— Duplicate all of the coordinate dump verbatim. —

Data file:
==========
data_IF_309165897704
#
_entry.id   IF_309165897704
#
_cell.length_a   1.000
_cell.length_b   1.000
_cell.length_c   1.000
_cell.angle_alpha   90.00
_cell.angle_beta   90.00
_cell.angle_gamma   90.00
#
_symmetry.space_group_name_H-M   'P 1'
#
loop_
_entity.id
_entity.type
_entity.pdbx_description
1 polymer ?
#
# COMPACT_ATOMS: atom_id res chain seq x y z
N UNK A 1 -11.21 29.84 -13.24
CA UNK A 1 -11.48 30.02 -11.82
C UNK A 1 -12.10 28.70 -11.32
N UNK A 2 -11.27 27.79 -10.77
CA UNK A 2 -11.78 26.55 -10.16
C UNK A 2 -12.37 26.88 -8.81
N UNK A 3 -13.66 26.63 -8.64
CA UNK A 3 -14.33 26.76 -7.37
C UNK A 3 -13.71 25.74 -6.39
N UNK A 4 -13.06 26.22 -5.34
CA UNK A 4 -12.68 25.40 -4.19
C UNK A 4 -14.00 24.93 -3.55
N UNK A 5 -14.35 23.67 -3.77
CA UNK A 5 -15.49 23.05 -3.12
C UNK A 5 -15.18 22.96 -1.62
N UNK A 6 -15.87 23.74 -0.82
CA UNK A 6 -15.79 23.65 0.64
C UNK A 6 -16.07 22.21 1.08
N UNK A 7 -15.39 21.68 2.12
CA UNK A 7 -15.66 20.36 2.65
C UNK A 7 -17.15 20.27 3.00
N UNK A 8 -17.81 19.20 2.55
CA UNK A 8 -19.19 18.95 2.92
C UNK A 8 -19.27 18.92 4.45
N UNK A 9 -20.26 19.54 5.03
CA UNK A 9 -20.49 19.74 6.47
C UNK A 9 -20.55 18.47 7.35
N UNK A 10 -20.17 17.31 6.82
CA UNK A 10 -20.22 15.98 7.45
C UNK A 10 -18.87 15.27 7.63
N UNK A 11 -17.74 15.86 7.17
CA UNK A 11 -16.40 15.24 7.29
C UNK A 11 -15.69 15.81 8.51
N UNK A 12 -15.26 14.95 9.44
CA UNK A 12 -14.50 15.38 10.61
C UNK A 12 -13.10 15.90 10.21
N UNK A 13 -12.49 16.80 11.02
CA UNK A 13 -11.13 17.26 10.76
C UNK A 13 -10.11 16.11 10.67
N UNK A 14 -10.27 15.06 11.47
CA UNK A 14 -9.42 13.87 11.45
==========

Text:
data_IF_309165897704
#
_entry.id   IF_309165897704
#
_cell.length_a   1.000
_cell.length_b   1.000
_cell.length_c   1.000
_cell.angle_alpha   90.00
_cell.angle_beta   90.00
_cell.angle_gamma   90.00
#
_symmetry.space_group_name_H-M   'P 1'
#
loop_
_entity.id
_entity.type
_entity.pdbx_description
1 polymer ?
#
# COMPACT_ATOMS: atom_id res chain seq x y z
N UNK A 1 -11.21 29.84 -13.24
CA UNK A 1 -11.48 30.02 -11.82
C UNK A 1 -12.10 28.70 -11.32
N UNK A 2 -11.27 27.79 -10.77
CA UNK A 2 -11.78 26.55 -10.16
C UNK A 2 -12.37 26.88 -8.81
N UNK A 3 -13.66 26.63 -8.64
CA UNK A 3 -14.33 26.76 -7.37
C UNK A 3 -13.71 25.74 -6.39
N UNK A 4 -13.06 26.22 -5.34
CA UNK A 4 -12.68 25.40 -4.19
C UNK A 4 -14.00 24.93 -3.55
N UNK A 5 -14.35 23.67 -3.77
CA UNK A 5 -15.49 23.05 -3.12
C UNK A 5 -15.18 22.96 -1.62
N UNK A 6 -15.87 23.74 -0.82
CA UNK A 6 -15.79 23.65 0.64
C UNK A 6 -16.07 22.21 1.08
N UNK A 7 -15.39 21.68 2.12
CA UNK A 7 -15.66 20.36 2.65
C UNK A 7 -17.15 20.27 3.00
N UNK A 8 -17.81 19.20 2.55
CA UNK A 8 -19.19 18.95 2.92
C UNK A 8 -19.27 18.92 4.45
N UNK A 9 -20.26 19.54 5.03
CA UNK A 9 -20.49 19.74 6.47
C UNK A 9 -20.55 18.47 7.35
N UNK A 10 -20.17 17.31 6.82
CA UNK A 10 -20.22 15.98 7.45
C UNK A 10 -18.87 15.27 7.63
N UNK A 11 -17.74 15.86 7.17
CA UNK A 11 -16.40 15.24 7.29
C UNK A 11 -15.69 15.81 8.51
N UNK A 12 -15.26 14.95 9.44
CA UNK A 12 -14.50 15.38 10.61
C UNK A 12 -13.10 15.90 10.21
N UNK A 13 -12.49 16.80 11.02
CA UNK A 13 -11.13 17.26 10.76
C UNK A 13 -10.11 16.11 10.67
N UNK A 14 -10.27 15.06 11.47
CA UNK A 14 -9.42 13.87 11.45